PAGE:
Veterans Again Stand For Standing Rock
by Stephen Lendman
Last November, over 1,000 US veterans supported Standing Rock Sioux tribe members, putting their bodies on the line as human shields.
They came to back their resistance against completion of the environmentally destructive Dakota Access Pipeline (DAPL), endangering sacred ancestral land, water and wildlife habitat.
Native American Samoan Rep. Tulsi Gabbard (D. Hawaii) was there. In September, she and 18 other House Democrats addressed Obama in a joint statement, saying in part:
“The federal government has a moral and legal trust responsibility to ensure that federally permitted projects do not threaten historically or culturally significant tribal places, the trust lands of tribal nations, or the waters that run through them.”
“In the instance of the DAPL, despite its location within a mile of the Standing Rock Sioux Reservation, the USACE (Army Corps of Engineers) failed in its responsibility to engage in meaningful consultation and collaboration with potentially impacted tribal nations.”
Days earlier, Veterans Stand for Standing Rock (VSSR) spokesman Anthony Diggs said “(w)e are committed to the people of Standing Rock. We are committed to nonviolence, and we will do everything within our power to ensure that the environment and human life are respected.”
“That pipeline will not get completed. Not on our watch.” Diggs said he expects to have “a larger, solid boots-on-the-ground presence” in Standing Rock this time.
According to Catawba Nation Linda Black Elk, “A lot of water protectors really felt that we needed to make some sort of stand as far as treaty rights.”
“We basically started to see police mobilizing from all directions. Someone came along and told us we had about 15 minutes before the camp would get raided.”
Dozens of arrests followed – on the phony pretext of trespassing on private property. According to an 1851 treaty, it’s Sioux land. On their web site, Standing Rock Sioux tribe members said “(i)n honor of our future generations, we fight this pipeline to protect our water, our sacred placed, and all living beings.”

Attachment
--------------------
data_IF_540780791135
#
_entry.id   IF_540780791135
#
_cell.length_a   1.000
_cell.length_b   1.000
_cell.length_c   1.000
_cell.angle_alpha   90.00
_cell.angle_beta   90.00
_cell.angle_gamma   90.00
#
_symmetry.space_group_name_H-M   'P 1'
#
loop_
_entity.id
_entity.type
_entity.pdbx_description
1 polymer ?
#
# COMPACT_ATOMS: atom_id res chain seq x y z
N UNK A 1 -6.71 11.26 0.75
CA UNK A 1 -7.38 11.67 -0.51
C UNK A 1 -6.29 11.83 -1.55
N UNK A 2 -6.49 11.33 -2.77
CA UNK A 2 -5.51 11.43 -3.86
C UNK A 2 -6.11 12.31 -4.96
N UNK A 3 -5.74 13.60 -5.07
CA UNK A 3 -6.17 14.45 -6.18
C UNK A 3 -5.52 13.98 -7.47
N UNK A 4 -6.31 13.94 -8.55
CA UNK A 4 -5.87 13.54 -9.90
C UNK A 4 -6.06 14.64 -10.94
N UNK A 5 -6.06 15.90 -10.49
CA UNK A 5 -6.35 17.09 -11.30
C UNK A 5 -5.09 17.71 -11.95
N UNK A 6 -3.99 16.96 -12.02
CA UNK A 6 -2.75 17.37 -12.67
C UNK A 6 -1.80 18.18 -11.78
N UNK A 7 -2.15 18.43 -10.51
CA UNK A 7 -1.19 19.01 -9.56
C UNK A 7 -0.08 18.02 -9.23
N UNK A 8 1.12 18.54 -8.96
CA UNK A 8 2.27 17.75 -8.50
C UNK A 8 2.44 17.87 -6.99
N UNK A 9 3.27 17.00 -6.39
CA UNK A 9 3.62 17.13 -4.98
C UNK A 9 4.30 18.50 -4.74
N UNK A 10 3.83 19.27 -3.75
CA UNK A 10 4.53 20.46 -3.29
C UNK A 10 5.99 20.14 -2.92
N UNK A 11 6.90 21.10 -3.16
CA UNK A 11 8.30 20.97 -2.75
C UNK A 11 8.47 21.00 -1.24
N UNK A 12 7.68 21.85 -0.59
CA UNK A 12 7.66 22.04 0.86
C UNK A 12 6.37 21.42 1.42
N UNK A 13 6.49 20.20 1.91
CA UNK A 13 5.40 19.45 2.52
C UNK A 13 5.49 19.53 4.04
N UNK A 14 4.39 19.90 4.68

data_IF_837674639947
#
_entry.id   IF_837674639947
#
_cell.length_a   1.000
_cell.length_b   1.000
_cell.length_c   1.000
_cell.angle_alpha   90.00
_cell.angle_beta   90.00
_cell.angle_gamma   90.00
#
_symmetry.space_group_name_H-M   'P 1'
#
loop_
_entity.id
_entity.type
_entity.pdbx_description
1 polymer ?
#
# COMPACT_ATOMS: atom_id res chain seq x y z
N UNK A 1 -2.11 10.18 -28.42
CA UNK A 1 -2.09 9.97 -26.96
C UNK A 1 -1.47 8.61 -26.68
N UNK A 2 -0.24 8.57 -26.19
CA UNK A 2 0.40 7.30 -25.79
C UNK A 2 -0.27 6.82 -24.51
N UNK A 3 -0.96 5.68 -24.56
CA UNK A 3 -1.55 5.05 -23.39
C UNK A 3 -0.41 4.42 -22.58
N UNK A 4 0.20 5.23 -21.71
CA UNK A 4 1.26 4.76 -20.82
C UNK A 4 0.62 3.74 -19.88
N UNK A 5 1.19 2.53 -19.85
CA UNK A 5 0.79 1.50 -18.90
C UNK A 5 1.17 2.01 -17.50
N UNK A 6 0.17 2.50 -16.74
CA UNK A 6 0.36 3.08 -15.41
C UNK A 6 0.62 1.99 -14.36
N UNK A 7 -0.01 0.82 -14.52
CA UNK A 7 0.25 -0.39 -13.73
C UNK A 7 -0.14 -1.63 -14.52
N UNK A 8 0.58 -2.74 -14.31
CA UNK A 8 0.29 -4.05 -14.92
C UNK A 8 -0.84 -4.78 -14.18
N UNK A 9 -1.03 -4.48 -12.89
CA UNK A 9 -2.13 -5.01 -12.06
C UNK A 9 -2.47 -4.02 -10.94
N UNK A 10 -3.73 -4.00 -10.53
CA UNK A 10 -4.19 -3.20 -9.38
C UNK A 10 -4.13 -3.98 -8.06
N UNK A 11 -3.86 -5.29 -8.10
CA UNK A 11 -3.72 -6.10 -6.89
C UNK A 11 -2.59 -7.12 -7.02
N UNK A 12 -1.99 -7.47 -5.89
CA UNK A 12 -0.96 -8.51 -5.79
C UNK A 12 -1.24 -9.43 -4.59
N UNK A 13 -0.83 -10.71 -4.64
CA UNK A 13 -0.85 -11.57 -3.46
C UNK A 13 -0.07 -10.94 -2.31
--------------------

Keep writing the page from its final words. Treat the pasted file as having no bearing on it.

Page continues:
The struggle for justice continues. Veterans arrived in Cannon Ball, North Dakota, others en route, again intending to serve as human shields for Sioux tribe members and supporters against the power of National Guard forces and militarized police.
One veteran likely spoke for others, saying “(w)e are prepared to put our bodies between Native elders and a privatized military force. We’ve stood in the face of fire before. We feel a responsibility to use the skills we have.”
On Friday, veterans set up a camp at Sacred Stone, a base to serve as protectors, not fighters, according to a marine corp veteran.
Last fall, militarized police attacked water protectors with tear gas, rubber-coated steel bullets, water cannons, pepper spray and other forms of mistreatment. Hundreds of arrests were made.
More of the same is likely this time. Last December, Cuban doctors came to Standing Rock to stand with water protectors, to treat emergency and chronic health conditions.
Vietnam veteran Dan Luker came to Standing Rock last year. He’s back, saying “(t)his is the right war. Finally, it’s the US military coming on to Sioux land to help for the first time in history, instead of coming” to slaughter Native Americans.
Sioux Tribe members call their resistance a “battle for survival.” On March 10, they and supporters plan a march in Washington for justice. They hope thousands will participate.
His new book as editor and contributor is titled “Flashpoint in Ukraine: How the US Drive for Hegemony Risks WW III.”
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